Best Things To Do in Anchorage
Proximity to the great outdoors is the most obvious reason to visit Anchorage. The city is just a short drive from major hiking spots, ski areas and... READ MORE
Proximity to the great outdoors is the most obvious reason to visit Anchorage. The city is just a short drive from major hiking spots, ski areas and national parks, so stretch your legs along the popular Tony Knowles Coastal Trail or cast your line for dinner at salmon-swamped Ship Creek. Don't be too quick to head out of town, though; Anchorage hosts numerous fascinating and family-friendly attractions. If you're an avid museum-goer, make some time for the Alaska Aviation Museum or, if you've got little ones in tow, the Alaska Native Heritage Center is home to interactive exhibits that spotlight Alaska's history and culture.
Updated July 29, 2020
- #1View all Photos#1 in Anchorage2.4 miles to city centerFree, Parks and Gardens, RecreationTYPE2 hours to Half DayTIME TO SPEND2.4 miles to city centerFree, Parks and Gardens, RecreationTYPE2 hours to Half DayTIME TO SPEND
For a family-friendly outdoor excursion, grab your camera and hit the Tony Knowles Coastal Trail, named for the for former Alaska governor Tony Knowles. Winding its way from the downtown area past the Alaska Aviation Heritage Museum to Kincaid Park, this 11-mile paved path is perfect for biking, rollerblading, cross-country skiing and strolling. If you're visiting during the summer, keep your eyes peeled over Cook Inlet for beluga whales, while winter trailblazers should look out for moose in Kincaid Park.
Many recent visitors hail this trail as the best site in Anchorage, but they also offer a few words of advice, saying you should take your time while exploring the park, as there will be a lot you'll want to stop and see. The Tony Knowles Coastal Trail is free and open to the public throughout the year. You can access the trail at the northeast end of West 2nd Avenue near the railroad depot and at the southwest end at Kincaid chalet, as well as several points in between. For more information, check out the trail's website.
- #2View all Photos#2 in Anchorage0.6 miles to city centerMuseums, SightseeingTYPE2 hours to Half DayTIME TO SPEND0.6 miles to city centerMuseums, SightseeingTYPE2 hours to Half DayTIME TO SPEND
For a thorough introduction to everything Alaska, head to the Anchorage Museum. The state's largest museum houses exhibitions that detail everything from local wildlife to native cultures to Alaskan history and art. You'll also come across touring exhibits that highlight important aspects of the state's past and present. Even if you aren't new to the Last Frontier, recent visitors said that this museum is well worth the trip, and mention the interactive kids section and the informative exhibits as true highlights.
You can stop by the Anchorage Museum – located downtown – every day from 9 a.m. to 6 p.m. during the summer (the museum operates shorter hours during the winter months). Admission is $15 for adults and $7 for children (ages 3 to 12). For more information, check out the official website.
- #3View all Photos#3 in Anchorage0.7 miles to city centerEntertainment and NightlifeTYPE2 hours to Half DayTIME TO SPEND0.7 miles to city centerEntertainment and NightlifeTYPE2 hours to Half DayTIME TO SPEND
A staple in the Anchorage arts scene since 1998, the Alaska Center for the Performing Arts (or, Center of the PAC, as it is locally known) is the place to go in Anchorage when you want to catch a play, show, musical or concert. Conveniently located downtown and with three theaters that vary in size, the center draws everyone from local favorites to Broadway shows like "Peter Pan" and Grammy Award winners like Béla Fleck and David Sanborn.
Recent visitors said that this is a great place to see a show, as the acoustics are fantastic. Others recommended that tourists visiting in the summer should see "AurorA: Alaska's Great Northern Lights," as it's a great way to see the Northern Lights during the offseason. It is shown daily on the hour from 9 a.m. to 9 p.m. (it's about 40 minutes in length) between late May and the beginning of September, and tickets are available at the door. Public parking is available around the center (prices vary by lot) and the center is also on several People Mover bus routes – just check the schedule before you go, as most buses only run once or twice an hour. For more information, consult the center's website.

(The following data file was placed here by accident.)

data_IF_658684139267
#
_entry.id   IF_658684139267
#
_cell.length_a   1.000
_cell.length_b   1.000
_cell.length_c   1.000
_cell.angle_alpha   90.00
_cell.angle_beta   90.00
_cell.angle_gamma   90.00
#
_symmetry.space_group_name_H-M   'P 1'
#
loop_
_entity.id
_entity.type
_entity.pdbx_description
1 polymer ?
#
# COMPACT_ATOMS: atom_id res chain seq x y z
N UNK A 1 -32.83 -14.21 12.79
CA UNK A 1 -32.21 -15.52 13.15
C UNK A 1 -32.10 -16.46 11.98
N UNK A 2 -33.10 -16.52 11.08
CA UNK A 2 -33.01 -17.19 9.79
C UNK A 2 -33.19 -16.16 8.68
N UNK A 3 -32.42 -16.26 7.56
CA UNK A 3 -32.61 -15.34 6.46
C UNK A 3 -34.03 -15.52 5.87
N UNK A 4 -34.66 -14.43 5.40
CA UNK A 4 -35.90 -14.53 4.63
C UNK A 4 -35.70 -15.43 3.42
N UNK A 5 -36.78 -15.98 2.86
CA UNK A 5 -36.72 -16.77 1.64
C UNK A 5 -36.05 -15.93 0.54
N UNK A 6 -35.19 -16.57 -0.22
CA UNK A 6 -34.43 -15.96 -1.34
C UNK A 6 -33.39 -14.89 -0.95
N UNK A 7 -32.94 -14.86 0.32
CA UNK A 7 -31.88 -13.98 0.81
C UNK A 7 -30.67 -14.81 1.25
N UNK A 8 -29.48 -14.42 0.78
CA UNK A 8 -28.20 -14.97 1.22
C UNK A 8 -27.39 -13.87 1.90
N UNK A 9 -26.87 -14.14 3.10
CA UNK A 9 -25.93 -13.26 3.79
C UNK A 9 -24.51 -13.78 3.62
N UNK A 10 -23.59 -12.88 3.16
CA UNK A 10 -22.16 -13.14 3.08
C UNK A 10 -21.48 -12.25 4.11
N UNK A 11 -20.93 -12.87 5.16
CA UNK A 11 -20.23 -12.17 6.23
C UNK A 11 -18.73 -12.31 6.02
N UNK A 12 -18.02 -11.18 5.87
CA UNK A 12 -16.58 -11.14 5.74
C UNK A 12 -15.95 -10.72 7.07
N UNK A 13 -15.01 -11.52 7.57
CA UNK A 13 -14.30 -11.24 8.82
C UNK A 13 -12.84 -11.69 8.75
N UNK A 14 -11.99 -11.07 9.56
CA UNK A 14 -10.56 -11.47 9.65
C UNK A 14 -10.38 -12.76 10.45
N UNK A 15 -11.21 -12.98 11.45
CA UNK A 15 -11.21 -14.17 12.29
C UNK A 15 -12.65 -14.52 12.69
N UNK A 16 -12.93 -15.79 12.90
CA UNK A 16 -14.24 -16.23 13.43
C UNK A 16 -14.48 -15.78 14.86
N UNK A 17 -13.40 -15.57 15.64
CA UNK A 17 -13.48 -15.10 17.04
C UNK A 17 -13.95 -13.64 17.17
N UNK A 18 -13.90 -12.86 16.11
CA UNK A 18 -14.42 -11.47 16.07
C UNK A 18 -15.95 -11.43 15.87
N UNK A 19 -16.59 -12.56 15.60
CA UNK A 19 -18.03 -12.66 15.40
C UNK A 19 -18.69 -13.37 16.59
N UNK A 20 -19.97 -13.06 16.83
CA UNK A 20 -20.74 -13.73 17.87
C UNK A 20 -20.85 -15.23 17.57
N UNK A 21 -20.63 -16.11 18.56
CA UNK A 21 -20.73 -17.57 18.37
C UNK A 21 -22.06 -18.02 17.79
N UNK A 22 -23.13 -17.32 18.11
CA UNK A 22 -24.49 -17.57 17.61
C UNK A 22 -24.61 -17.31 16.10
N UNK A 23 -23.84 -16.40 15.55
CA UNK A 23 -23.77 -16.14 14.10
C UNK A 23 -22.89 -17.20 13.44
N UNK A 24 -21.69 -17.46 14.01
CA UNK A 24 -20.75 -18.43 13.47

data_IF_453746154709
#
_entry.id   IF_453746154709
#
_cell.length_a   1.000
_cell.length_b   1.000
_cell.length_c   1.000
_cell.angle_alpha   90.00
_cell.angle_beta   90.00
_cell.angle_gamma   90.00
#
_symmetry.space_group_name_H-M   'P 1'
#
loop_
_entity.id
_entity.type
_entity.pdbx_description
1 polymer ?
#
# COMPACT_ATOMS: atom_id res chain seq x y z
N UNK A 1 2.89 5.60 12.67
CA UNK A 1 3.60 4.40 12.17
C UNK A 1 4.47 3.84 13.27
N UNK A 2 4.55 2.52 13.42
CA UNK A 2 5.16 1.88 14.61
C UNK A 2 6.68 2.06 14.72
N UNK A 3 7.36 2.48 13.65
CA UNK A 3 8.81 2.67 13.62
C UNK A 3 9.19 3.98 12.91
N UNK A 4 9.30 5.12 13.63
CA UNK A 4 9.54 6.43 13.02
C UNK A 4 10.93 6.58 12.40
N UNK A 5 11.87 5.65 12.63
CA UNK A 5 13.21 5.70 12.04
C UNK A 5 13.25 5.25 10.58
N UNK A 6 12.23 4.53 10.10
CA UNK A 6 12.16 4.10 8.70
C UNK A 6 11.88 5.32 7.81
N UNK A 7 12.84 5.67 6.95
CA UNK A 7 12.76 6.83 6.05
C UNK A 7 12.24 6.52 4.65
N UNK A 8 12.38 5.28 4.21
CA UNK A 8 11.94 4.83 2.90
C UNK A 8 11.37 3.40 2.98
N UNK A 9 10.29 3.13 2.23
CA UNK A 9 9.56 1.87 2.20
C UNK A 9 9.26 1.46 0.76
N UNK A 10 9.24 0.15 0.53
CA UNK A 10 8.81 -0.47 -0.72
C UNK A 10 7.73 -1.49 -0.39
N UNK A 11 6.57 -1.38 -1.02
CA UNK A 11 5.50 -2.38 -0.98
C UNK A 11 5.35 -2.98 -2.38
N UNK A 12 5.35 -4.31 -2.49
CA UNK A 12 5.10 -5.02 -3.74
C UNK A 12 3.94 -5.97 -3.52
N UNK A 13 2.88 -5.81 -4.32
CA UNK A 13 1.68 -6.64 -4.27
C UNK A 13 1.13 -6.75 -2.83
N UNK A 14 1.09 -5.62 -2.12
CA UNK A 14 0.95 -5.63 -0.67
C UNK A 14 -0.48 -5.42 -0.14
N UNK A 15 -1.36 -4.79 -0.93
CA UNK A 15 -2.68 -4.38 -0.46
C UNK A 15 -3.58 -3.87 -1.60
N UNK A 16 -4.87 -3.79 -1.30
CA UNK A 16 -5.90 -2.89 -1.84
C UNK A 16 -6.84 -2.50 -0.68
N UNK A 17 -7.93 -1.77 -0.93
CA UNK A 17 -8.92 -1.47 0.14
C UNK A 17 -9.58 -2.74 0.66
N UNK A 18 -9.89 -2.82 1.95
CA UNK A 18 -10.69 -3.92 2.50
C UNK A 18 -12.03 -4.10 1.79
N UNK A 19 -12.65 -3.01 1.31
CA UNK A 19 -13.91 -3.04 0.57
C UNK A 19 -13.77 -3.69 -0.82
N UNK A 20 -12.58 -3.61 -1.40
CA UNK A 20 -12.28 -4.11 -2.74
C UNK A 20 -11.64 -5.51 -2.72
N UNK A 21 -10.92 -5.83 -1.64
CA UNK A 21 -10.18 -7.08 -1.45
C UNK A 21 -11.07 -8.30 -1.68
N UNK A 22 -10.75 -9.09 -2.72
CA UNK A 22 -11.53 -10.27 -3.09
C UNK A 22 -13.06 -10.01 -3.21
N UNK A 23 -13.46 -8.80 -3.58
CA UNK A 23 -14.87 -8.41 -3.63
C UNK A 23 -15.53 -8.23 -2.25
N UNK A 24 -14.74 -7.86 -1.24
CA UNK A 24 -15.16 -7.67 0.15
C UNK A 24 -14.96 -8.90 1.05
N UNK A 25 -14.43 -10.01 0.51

- #4View all Photos
What makes Alaska truly unique are the cultures that thrive there. For example, you can learn all about the Last Frontier's indigenous people at the Alaska Native Heritage Center, which is devoted to preserving customs that have been around much longer than the cities that now call Alaska home. There are three main parts: A gallery that displays native artifacts, a performance hall where members of native communities tell stories, dance and show off their athletic abilities and a grouping of seven traditional dwellings that represent the lifestyles of some of the tribes.
Recent visitors agree that the Alaska Native Heritage Center offers a superb educational experience, but to get the most out of your visit, take some time to chat with the representives, deemed the best way to hear personal stories and learn about different communities.
- #5View all Photos#5 in Anchorage0.9 miles to city centerFestivals, Free, ShoppingTYPE1 to 2 hoursTIME TO SPEND0.9 miles to city centerFestivals, Free, ShoppingTYPE1 to 2 hoursTIME TO SPEND
A local favorite since it first opened in 1992, the Anchorage Market and Festival started out as a Saturday-only market with just two dozen vendors, but it quickly grew to host more than 300 vendors and now also operates on Sundays. Situated on 7 acres in downtown Anchorage, the market is the place to shop for clothes, food, crafts and more while enjoying live entertainment and snacking on locally grown eats. There's also a kids market suitable for ages 8 to 16 that sells goods crafted by other youngsters.
Recent visitors spoke highly of the quality and quantity of unique wares, gifts and local food available at the market, while others warned that finding parking can be a challenge. Plan ahead and take public transportation: People Mover route Nos. 13 and 15 drop passengers off a couple blocks from the market, which is located at the intersection of 3rd and E Street. The market is open from mid-May to September on Saturdays from 10 a.m. to 6 p.m. and on Sundays from 10 a.m. to 5 p.m. For more information, visit the market's website.
- #6View all PhotosfreePotter Marsh#6 in Anchorage8.9 miles to city centerFree, Parks and Gardens, Recreation, SightseeingTYPE1 to 2 hoursTIME TO SPEND8.9 miles to city centerFree, Parks and Gardens, Recreation, SightseeingTYPE1 to 2 hoursTIME TO SPEND
At the southern end of the Anchorage Coastal Wildlife Refuge is Potter Marsh, a wooden boardwalk that winds through a half-mile of marshlands. This is a popular destination for birders, as Canada geese, northern pintails, canvasback ducks, red-necked phalaropes, horned and red-necked grebes and northern harriers come to this wetland from April to September. Summertime visitors can also glimpse gulls, Arctic terns, shorebirds and trumpeter swans. Keep an eye out for eagles and their nests, usually located in the cottonwoods near the base of the bluff.